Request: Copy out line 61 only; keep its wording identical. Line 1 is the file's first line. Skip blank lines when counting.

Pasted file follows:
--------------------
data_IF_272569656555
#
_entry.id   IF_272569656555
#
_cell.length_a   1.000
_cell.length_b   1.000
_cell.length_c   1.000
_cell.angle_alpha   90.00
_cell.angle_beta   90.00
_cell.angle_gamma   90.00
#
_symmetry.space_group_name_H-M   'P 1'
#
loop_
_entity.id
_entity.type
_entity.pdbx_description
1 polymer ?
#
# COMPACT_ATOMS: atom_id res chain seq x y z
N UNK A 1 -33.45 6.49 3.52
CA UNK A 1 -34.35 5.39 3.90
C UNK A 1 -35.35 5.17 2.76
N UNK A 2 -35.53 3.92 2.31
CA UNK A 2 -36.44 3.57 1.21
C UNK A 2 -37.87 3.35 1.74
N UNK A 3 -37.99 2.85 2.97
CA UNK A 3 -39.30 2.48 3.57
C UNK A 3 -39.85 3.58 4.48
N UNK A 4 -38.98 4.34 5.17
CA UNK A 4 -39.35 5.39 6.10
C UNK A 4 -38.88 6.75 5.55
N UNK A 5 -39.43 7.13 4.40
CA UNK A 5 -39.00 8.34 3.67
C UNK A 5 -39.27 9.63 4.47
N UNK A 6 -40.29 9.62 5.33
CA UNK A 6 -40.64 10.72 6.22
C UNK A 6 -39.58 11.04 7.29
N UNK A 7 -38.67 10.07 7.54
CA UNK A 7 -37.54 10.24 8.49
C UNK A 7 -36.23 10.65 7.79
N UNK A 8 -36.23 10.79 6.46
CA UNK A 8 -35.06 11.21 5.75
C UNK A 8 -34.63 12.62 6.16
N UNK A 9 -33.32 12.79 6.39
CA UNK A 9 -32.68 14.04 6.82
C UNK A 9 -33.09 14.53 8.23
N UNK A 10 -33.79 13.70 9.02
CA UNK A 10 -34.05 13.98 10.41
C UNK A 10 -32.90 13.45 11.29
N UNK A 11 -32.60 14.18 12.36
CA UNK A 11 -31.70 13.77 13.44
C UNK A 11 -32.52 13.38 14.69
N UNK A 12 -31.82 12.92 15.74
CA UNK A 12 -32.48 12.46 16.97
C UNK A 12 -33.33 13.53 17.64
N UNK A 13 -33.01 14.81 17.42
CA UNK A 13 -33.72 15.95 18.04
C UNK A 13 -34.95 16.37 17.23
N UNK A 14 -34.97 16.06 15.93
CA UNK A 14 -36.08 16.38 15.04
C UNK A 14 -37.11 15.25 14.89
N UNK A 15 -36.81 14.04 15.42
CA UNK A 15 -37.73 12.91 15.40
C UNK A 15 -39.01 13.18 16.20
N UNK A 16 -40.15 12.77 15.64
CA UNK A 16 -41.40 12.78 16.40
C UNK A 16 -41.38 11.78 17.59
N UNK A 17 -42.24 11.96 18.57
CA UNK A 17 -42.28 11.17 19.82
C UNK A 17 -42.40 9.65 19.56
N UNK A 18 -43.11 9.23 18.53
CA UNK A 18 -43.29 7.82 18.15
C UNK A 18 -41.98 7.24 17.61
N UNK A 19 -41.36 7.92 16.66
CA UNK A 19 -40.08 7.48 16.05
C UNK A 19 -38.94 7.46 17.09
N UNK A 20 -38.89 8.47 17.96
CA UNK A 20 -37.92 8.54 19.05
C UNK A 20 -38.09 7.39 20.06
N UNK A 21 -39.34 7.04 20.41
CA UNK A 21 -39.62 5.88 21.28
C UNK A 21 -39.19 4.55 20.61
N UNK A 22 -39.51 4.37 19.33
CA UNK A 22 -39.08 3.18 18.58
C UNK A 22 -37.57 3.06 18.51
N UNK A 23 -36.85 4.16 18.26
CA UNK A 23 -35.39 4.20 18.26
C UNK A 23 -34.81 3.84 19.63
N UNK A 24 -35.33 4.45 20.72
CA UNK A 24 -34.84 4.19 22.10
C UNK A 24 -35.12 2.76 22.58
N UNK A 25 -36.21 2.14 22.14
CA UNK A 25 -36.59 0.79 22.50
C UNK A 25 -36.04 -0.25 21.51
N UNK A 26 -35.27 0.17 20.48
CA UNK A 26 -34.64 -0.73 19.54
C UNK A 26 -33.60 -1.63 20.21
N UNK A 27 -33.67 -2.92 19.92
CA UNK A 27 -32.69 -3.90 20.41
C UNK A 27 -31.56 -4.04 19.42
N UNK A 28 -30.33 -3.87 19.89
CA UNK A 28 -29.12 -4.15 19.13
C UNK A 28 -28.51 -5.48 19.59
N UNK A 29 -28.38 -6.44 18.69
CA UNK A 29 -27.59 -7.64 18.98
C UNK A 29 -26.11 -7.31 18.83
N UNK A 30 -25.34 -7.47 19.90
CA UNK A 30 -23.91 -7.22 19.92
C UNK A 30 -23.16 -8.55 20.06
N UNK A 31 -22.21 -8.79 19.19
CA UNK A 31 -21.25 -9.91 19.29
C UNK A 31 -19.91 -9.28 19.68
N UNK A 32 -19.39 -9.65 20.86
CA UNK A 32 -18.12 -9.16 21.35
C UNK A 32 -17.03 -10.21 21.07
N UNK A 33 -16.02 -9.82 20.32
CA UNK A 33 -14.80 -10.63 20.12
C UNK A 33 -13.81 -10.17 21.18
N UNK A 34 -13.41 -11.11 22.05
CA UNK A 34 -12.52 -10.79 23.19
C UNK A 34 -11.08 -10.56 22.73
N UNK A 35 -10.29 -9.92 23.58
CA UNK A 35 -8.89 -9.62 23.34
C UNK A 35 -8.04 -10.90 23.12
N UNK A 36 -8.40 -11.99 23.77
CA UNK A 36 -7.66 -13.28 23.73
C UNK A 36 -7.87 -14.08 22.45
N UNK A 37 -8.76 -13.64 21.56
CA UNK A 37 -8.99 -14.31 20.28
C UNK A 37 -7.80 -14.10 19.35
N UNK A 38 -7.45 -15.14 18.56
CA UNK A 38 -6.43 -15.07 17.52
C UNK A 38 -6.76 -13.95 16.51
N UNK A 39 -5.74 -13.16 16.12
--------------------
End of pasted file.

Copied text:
CA UNK A 14 -36.08 16.38 15.04